correctly and AHSs can be obtained by calculate the mean of each cluster.
In the separation step, all harmonic structures of an instrument in all frames are extracted
to reconstruct the corresponding music signals and then removed from the mixture. After
removing all music signals, the rest of the mixture is the separated voice signal.
The procedure of music harmonic structure detection is detailed as follows. Given a music
AHS [B̄1 , . . . , B̄R ] and a fundamental frequency candidate f , a music harmonic structure
is predicted. [f, 2f, . . . , Rf ] and [B̄1 , . . . , B̄R ] are its frequencies and harmonic structure
coefficients. The closest peak in the magnitude spectrum for each predicted harmonic
component is detected. Suppose [f1 , . . . , fR ] and [B1 , . . . , BR ] are the frequencies and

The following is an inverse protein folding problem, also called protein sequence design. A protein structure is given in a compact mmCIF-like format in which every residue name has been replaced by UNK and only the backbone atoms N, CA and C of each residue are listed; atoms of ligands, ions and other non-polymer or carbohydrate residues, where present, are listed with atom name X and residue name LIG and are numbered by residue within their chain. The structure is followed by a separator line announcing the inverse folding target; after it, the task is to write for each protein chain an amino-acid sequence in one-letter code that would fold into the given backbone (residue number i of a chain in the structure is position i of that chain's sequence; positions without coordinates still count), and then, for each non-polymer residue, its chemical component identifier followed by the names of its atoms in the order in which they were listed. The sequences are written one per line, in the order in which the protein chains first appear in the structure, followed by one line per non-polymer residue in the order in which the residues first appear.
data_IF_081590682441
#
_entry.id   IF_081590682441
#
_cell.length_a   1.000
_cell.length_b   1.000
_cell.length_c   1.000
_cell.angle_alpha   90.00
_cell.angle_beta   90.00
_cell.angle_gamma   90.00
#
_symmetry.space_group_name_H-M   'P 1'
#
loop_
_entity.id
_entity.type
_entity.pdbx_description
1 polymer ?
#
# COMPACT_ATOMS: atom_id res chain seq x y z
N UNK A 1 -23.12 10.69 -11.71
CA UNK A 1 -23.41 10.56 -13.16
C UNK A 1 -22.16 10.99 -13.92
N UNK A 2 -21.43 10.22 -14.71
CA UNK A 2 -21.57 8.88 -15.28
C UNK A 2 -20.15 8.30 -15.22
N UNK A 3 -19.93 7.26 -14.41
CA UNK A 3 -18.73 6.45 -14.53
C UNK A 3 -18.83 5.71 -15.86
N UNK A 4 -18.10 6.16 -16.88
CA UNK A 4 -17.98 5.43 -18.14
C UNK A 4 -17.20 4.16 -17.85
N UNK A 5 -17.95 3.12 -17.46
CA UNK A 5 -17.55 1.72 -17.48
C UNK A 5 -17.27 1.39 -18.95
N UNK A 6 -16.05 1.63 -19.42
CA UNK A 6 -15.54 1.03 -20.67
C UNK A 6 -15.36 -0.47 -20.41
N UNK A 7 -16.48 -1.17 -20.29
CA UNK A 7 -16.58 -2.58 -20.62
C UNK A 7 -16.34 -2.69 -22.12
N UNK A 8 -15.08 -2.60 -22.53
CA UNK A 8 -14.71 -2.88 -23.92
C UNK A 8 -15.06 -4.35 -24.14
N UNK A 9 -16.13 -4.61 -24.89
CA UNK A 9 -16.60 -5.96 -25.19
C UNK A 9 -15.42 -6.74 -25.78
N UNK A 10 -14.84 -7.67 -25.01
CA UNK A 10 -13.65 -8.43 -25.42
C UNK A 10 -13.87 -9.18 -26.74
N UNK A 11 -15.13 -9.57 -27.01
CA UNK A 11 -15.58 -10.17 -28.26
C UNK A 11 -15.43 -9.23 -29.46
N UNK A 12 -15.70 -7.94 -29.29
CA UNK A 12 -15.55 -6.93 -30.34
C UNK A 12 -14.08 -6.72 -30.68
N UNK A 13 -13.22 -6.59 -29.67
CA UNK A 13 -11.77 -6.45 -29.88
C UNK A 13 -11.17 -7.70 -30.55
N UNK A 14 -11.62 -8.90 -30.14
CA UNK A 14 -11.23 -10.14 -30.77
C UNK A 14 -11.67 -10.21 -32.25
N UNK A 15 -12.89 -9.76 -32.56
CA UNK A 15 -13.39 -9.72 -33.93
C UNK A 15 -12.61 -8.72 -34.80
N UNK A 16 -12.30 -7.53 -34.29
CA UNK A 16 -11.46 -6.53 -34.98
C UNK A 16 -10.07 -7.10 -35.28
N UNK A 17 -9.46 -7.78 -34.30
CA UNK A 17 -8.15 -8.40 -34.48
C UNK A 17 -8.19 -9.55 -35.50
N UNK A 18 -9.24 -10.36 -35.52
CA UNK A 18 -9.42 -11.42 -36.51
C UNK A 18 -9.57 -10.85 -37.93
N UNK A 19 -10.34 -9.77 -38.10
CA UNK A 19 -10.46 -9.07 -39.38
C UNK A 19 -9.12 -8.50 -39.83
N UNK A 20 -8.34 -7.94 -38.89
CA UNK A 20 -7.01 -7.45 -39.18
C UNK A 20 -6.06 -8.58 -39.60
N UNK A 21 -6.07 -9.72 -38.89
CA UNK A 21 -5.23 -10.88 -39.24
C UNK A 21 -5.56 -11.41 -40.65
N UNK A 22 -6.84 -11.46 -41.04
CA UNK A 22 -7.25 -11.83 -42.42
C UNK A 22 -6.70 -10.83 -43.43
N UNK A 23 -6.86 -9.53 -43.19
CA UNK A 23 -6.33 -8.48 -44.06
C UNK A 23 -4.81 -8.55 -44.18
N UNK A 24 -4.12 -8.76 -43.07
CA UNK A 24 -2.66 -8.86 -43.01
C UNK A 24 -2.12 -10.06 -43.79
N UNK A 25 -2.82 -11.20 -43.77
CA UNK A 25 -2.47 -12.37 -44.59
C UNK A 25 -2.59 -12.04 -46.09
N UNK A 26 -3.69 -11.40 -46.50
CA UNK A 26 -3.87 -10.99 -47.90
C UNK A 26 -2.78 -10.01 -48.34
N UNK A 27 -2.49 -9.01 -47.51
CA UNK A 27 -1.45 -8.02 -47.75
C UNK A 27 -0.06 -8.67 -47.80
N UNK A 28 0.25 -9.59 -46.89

harmonic structure coefficients of these peaks (measured peaks). Formula 6 is defined to
calculate the distance between the predicted harmonic structure and the measured peaks.

P B̄r
D(f ) = {∆fr · (rf )−p + B̄max
× q∆fr · (rf )−p }
r=1,B̄r >0,Br >0
R (6)
( B̄B̄max − Br )2
+ a r
r=1,B̄r >0,Br >0

The first part of D is a modified version of Two-Way Mismatch measure defined by Maher
and Beauchamp, which measures the frequency difference between predicted peaks and
measured peaks [13], where p and q are parameters, and ∆fr = |fr − r · f |. The second
part measures the shape difference between the two, a is a normalization coefficient. Note
that, only harmonic components with none-zero harmonic structure coefficients are con-
sidered. Let fˆ indicate the fundamental frequency candidate corresponding to the smallest
distance between the predicted peaks and the actual spectral peaks. If D(fˆ) is smaller
than a threshold Td , a music harmonic structure is detected. Otherwise there is no music